When there are industry meetings out in California, it often gives industry members a chance to see, sometimes for the first time, some of Tesco’s Fresh & Easy stores.
We’ve been in many Fresh & Easy stores during the long chronicle we’ve kept of Tesco’s Journey to America.
Following the convention, one retail expert from Australia sent a pithy note:
Had a chance to visit several Fresh & Easy stores after the PMA.
(What were they thinking of when they put these together????).
While a US expert, who has been watching along with us since the beginning, sent an update:
With Tesco’s announcement of an anticipated $250 million loss this year at their US Fresh & Easy division, I am sure that, despite their claims that it has to do with the economy, at least part of it is due to their flawed format.
I thought I would drop you a few lines on the Fresh & Easy improvements…
I believe the revamp Fresh & Easy has attempted is the end result of going back to their consumers and vendors and asking the hard questions, listening for a change, and then developing action plans for correcting the flawed format. All great, and not so great, formats start out looking one way and then get hybrid to look a bit different. This is all done to please the consumer and to be operationally sound to make a profit.
Changes I like (some are recent and some over the last 9 months):
• They have some new interior sign work that speaks better about their pricing position.
• Cut down the inventory of many items and added in shelves.
• Added in some 1,000 center store items and they seem to be all branded items.
• Took their end display of ice and relocated it to another end and add a frozen end for more frozen food space and SKU’s. They added a ½ gondola for a coffin case of additional frozen food items.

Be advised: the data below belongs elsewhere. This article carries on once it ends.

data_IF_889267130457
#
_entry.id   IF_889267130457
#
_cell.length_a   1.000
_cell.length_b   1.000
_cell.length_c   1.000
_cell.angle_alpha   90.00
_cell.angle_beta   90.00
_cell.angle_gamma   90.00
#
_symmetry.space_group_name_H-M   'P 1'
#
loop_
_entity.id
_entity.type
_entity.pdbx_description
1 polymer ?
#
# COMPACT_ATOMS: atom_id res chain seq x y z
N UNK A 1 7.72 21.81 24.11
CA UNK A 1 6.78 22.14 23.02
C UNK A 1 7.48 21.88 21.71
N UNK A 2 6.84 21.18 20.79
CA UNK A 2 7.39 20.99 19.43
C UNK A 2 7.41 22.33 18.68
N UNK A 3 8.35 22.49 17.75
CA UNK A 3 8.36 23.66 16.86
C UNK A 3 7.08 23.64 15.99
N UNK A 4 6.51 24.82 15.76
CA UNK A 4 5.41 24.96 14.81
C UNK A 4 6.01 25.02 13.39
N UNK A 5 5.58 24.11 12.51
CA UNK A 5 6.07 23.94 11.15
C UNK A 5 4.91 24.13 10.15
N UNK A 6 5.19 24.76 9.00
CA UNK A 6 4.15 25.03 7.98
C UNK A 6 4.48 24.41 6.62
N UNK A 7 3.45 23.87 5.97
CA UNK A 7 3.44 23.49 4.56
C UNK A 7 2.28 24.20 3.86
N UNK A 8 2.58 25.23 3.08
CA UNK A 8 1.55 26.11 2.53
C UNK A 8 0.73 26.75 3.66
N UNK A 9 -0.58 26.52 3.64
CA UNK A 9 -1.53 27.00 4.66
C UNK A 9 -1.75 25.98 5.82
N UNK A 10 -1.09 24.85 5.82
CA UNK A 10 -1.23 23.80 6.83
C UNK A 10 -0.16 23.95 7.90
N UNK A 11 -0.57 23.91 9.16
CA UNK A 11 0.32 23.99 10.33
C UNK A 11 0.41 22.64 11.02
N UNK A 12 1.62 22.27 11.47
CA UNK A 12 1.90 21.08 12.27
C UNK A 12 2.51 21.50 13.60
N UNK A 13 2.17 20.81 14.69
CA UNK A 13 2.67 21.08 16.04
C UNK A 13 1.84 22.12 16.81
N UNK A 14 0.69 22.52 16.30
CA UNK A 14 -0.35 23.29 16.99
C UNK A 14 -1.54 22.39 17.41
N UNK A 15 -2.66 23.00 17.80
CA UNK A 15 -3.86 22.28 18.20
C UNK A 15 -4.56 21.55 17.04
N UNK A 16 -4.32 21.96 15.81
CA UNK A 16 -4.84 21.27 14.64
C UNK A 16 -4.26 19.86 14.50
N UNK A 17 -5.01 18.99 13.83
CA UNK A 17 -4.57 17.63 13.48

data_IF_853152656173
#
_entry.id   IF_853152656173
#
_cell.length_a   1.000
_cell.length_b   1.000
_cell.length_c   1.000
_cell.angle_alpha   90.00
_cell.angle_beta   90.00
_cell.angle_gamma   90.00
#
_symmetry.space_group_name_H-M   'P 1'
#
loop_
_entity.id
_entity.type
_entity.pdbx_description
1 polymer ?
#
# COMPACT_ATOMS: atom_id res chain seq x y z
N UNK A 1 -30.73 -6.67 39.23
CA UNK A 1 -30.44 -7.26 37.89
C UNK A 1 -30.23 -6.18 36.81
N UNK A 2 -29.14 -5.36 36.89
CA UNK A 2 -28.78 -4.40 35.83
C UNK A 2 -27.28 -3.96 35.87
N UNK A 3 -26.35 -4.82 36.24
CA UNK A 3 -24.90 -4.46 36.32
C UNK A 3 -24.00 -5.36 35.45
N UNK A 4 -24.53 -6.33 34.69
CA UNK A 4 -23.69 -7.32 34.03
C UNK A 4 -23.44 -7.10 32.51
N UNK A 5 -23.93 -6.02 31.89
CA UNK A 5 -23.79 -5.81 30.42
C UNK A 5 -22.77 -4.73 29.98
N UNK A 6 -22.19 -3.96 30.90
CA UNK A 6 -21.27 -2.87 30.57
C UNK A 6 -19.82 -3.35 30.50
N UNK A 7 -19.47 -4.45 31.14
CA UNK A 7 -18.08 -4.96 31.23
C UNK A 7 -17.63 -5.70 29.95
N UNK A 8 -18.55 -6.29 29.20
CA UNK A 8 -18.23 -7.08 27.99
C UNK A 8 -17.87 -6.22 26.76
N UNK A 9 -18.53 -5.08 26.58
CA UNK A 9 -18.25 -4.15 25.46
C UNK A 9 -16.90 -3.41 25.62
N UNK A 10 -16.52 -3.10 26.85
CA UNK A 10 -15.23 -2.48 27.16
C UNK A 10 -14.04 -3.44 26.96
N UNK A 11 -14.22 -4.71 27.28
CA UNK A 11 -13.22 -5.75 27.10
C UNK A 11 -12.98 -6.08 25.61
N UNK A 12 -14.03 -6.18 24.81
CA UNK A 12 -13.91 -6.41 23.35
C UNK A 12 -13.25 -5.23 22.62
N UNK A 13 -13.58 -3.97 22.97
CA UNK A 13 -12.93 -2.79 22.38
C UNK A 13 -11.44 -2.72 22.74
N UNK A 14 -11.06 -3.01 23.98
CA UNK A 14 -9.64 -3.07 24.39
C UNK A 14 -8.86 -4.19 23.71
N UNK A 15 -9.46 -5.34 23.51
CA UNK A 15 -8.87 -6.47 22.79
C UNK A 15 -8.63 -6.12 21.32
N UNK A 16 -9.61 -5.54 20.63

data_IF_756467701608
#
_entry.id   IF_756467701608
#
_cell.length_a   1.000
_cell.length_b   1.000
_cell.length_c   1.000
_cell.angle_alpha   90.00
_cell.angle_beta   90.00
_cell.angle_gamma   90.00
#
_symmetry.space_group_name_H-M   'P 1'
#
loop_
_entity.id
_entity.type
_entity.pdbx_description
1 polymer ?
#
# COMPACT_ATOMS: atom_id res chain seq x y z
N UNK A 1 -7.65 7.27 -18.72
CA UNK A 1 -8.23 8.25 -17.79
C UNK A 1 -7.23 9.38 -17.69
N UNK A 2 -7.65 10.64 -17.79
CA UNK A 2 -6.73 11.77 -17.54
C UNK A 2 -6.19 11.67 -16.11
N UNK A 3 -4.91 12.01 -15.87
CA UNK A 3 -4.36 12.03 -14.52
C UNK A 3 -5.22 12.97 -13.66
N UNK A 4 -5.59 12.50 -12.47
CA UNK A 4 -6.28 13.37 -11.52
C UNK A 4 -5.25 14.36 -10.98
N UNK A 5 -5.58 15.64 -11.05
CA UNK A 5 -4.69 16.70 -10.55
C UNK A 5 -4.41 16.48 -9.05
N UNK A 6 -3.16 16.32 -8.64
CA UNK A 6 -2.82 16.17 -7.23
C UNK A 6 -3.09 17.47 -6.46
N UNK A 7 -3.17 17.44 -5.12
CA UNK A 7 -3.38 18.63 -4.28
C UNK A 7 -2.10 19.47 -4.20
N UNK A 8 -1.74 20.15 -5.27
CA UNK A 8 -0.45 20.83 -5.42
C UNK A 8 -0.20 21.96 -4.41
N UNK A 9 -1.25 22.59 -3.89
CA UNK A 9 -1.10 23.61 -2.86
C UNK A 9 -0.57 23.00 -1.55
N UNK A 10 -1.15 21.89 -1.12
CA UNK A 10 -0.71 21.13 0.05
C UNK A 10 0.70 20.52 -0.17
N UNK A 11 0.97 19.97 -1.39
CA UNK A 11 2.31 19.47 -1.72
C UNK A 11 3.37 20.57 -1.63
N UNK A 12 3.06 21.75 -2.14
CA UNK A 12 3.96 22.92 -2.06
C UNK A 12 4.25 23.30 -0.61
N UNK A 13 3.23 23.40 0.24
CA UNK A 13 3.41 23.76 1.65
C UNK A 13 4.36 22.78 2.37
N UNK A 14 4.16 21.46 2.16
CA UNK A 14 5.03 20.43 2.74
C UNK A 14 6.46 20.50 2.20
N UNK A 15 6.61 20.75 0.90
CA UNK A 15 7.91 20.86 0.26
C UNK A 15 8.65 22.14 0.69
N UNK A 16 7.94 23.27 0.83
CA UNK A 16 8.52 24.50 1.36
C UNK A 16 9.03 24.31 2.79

• Doubled the refrigeration space for cold beer and wine.
• Added in more beer brands and sizes.
• They have two wines priced at $1.99 a bottle and they have implemented a $19.99 full case of 12 price. The brand is Vista Point and they stock Merlot and Chardonnay and both are very drinkable.
• Converted their banana display from full cases to a padded banana display fixture that is kinder to the bananas and will reduce shrink and increase sales.
• Added in about 10-15 SKU’s of bulk produce from apples to citrus, to peppers. All are labeled with the new double GS1 bar code so there is no need for a scale at the front end.
•. Chris Vangelos (one of Allen Vangelos’ sons) is now a buyer at Fresh & Easy and he will bring a good skill set to them.
• They now have a full ad on a weekly basis, and often the prices are as hot as the conventional chains.
• They now have a lot of radio ads.
Changes I didn’t like:
• The coffin frozen food case they added is a non-productive case. They could have put in its place upright cases that would have added four times the linier footage and the ability to add a more significant amount of frozen food items.
• They took care of their banana display problem but didn’t take care of their always green banana problem.
• Every chain provides a free 6-pack container to buy 6 bottles of wine. Some are corrugated and some are cloth and all are free. Fresh and Easy has cloth and they charge, if memory serves, $1.99.
• Have gone from a limited amount of Category Champions who made the significant investments to comply with their food safety standards to spot buying. These Category Champions were there at the beginning when they delivered less than a pallet of certain Fresh & Easy branded commodities three times a week and they are being replaced by branded commodities that didn’t have to make the same investment and don’t have to comply with the stringent food safety standards.